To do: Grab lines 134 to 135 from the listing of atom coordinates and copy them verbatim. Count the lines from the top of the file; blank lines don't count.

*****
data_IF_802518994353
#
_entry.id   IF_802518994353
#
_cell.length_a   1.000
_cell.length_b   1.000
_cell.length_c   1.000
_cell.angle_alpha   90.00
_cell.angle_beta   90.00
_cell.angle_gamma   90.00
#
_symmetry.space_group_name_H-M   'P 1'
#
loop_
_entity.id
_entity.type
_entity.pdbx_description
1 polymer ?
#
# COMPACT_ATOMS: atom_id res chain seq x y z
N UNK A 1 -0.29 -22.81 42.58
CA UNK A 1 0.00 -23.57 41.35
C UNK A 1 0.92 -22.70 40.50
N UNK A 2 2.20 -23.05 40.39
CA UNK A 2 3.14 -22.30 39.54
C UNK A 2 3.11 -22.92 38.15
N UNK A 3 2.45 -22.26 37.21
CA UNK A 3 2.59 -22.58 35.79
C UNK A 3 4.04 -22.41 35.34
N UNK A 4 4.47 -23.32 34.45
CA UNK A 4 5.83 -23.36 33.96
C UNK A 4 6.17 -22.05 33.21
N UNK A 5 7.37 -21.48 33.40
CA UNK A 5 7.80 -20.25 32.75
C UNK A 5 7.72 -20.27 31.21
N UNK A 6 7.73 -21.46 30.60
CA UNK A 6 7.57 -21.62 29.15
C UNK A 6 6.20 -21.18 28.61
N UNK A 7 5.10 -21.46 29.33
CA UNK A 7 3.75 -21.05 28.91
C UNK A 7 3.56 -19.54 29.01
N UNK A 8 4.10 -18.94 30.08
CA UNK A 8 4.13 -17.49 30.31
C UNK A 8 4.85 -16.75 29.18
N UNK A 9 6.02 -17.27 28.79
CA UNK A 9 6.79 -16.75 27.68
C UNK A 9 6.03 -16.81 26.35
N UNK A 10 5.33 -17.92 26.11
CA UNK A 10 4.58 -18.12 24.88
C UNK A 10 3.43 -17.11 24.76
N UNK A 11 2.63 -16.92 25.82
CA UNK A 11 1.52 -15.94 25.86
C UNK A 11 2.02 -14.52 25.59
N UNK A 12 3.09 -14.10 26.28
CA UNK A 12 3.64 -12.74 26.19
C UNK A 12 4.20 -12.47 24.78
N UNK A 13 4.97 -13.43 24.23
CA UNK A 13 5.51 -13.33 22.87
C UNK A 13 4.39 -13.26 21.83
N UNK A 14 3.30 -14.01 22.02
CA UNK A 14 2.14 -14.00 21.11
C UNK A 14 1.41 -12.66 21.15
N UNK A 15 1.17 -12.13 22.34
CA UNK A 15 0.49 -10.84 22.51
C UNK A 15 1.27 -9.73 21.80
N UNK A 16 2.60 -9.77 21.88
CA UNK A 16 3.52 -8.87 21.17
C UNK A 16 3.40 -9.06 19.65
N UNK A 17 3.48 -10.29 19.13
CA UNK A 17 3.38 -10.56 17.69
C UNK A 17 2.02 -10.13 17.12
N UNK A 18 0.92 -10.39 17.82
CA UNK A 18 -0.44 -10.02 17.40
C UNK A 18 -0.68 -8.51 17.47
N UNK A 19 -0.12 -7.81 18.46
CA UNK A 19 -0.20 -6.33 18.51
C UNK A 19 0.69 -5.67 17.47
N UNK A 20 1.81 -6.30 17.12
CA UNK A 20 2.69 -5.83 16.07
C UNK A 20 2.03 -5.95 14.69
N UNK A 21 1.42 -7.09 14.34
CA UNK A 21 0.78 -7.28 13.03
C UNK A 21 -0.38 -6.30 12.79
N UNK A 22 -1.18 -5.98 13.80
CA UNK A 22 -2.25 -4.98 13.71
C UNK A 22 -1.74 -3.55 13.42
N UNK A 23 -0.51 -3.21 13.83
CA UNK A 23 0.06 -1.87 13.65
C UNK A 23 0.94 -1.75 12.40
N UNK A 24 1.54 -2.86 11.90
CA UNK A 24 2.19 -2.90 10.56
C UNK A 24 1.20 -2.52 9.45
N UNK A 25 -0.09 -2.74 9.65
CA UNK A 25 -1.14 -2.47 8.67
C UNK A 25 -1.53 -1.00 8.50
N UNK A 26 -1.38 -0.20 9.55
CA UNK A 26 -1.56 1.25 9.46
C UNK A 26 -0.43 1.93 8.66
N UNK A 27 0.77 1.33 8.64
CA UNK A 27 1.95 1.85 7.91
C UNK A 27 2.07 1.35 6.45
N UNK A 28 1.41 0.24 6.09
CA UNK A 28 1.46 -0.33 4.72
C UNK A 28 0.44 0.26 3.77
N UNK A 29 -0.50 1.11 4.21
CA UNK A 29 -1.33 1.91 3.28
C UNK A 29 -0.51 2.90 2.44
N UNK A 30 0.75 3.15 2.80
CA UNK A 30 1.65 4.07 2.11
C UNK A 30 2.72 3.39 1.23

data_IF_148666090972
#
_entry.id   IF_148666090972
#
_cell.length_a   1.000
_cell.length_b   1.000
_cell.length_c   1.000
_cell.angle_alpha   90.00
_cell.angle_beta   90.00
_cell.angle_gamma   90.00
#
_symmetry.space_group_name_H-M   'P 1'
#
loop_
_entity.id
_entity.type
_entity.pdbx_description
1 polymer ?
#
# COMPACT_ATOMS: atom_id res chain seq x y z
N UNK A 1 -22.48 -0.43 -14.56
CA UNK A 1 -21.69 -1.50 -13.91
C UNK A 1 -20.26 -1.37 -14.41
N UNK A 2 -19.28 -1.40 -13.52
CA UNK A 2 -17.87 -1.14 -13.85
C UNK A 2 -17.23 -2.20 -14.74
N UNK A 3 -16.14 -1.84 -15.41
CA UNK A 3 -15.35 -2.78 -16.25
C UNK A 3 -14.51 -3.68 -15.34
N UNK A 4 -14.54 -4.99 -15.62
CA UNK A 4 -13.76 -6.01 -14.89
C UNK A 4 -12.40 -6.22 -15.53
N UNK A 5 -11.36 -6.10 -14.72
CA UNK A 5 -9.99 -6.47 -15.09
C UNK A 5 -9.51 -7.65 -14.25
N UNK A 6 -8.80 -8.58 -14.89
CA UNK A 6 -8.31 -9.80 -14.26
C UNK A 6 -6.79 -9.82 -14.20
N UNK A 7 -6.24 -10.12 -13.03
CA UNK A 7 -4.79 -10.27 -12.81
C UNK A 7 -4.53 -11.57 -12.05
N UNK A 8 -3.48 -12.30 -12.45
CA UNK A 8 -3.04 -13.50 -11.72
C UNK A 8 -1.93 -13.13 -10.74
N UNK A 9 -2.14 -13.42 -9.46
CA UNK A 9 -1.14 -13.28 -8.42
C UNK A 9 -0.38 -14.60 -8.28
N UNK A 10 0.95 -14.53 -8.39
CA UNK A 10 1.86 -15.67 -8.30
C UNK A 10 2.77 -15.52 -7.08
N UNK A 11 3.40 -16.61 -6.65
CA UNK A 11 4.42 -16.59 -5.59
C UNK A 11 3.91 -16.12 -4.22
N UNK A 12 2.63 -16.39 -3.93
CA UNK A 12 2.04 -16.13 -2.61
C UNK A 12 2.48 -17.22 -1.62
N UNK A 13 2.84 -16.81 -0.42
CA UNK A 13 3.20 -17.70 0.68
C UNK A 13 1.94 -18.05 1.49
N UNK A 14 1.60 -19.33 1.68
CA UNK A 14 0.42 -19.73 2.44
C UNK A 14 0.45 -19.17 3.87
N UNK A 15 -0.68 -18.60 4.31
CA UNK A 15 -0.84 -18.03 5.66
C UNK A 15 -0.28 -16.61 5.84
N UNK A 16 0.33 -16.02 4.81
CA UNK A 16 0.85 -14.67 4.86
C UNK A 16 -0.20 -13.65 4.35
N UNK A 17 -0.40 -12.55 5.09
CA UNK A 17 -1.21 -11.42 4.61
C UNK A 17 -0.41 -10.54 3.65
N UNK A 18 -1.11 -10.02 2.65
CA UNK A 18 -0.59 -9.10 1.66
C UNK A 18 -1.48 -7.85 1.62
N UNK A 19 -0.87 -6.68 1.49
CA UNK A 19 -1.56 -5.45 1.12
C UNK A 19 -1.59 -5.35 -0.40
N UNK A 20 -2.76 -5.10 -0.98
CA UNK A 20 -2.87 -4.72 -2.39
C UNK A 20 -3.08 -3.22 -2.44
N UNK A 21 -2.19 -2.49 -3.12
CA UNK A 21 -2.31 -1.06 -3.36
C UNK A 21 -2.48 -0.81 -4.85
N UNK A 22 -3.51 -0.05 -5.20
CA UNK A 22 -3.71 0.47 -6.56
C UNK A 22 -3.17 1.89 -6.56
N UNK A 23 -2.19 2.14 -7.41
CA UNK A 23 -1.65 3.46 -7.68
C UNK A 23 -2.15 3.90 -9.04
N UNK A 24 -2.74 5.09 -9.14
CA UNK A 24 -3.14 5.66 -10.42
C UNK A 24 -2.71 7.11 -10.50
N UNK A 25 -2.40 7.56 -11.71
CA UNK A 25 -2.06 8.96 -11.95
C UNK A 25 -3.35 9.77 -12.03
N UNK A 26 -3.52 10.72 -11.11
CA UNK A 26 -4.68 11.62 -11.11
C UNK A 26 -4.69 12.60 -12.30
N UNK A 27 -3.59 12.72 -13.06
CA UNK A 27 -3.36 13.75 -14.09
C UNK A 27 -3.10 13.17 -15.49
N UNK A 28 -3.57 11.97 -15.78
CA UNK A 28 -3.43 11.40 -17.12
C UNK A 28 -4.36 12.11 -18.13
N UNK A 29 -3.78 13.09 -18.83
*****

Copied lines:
N UNK A 2 -19.28 -1.40 -13.52
CA UNK A 2 -17.87 -1.14 -13.85